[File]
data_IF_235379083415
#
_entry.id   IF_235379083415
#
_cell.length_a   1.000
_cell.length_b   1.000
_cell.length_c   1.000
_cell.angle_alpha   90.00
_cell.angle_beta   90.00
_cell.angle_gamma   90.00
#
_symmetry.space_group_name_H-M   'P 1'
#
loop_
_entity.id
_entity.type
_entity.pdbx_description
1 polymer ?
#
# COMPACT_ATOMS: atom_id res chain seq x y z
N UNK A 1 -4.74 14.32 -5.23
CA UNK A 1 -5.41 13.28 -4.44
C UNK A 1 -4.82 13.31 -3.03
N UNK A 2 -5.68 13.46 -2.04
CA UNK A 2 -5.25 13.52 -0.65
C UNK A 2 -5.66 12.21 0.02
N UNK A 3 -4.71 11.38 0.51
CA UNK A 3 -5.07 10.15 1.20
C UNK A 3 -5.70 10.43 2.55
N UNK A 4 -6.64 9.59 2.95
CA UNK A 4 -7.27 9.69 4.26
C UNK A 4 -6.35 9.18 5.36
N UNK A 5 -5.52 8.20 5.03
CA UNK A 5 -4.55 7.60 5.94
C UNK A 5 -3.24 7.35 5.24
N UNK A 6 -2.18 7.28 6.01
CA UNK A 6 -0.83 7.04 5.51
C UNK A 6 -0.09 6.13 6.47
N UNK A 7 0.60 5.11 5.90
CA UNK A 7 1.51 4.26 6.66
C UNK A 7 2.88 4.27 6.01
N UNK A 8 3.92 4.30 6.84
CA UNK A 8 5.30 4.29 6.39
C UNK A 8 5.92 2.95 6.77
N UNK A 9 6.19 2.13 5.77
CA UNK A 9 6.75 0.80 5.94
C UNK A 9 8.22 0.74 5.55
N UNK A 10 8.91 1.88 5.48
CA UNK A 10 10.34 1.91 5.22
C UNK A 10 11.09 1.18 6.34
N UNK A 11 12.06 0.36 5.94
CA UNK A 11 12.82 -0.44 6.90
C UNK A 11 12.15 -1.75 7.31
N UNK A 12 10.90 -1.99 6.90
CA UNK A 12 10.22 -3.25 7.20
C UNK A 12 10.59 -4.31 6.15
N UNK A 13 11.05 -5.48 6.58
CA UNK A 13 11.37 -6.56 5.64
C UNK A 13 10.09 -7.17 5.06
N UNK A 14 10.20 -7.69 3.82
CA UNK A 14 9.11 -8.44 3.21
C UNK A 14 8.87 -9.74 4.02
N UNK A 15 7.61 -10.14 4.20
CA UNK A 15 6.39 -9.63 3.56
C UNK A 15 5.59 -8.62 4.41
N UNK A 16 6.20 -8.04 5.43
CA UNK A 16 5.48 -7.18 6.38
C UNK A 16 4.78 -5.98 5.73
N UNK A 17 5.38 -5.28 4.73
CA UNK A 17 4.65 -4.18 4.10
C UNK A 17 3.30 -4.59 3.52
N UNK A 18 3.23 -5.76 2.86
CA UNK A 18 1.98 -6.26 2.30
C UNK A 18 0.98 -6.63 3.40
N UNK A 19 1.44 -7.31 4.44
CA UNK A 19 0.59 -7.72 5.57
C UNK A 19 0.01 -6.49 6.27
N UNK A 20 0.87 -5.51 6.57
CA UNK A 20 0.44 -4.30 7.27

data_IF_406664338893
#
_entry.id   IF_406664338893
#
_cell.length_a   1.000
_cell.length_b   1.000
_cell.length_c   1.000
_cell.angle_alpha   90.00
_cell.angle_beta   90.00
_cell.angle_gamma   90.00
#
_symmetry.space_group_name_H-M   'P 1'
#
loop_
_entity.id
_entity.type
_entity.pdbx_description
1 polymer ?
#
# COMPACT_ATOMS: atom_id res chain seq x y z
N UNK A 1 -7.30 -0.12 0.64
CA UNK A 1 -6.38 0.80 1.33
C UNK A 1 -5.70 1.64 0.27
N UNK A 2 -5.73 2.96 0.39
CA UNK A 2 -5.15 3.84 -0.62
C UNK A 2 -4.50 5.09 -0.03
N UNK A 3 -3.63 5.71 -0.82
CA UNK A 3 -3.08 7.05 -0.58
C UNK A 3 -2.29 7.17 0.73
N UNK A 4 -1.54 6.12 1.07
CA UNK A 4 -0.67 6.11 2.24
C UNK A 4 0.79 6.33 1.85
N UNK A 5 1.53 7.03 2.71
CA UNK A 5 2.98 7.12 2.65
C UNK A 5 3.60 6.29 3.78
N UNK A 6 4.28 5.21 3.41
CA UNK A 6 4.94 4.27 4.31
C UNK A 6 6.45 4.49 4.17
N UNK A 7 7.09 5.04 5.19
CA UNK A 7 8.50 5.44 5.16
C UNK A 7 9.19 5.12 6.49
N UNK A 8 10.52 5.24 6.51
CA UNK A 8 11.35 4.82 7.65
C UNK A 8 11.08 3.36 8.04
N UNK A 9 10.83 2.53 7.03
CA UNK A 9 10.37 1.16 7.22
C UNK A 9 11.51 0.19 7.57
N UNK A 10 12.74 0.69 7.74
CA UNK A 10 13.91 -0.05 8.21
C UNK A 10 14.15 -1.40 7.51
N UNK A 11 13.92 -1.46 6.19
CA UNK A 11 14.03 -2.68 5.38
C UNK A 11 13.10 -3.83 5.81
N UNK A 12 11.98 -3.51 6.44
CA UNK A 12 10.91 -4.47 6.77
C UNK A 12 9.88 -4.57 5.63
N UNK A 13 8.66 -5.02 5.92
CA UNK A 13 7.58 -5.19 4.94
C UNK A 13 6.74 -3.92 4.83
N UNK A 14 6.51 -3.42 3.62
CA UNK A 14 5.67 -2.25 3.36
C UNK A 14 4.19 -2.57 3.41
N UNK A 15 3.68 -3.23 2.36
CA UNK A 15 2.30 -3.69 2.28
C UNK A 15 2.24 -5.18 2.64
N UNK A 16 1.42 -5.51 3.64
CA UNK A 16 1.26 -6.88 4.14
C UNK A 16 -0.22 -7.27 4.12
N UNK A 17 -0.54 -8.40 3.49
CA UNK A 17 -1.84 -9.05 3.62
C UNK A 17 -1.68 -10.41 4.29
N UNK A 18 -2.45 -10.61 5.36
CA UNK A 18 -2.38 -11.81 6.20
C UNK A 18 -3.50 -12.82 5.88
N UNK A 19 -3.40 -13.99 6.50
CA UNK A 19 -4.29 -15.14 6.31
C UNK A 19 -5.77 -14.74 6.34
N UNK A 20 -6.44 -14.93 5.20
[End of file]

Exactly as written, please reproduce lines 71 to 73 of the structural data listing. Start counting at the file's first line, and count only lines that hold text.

C UNK A 17 3.30 -4.59 3.52
N UNK A 18 3.23 -5.76 2.86
CA UNK A 18 1.98 -6.26 2.30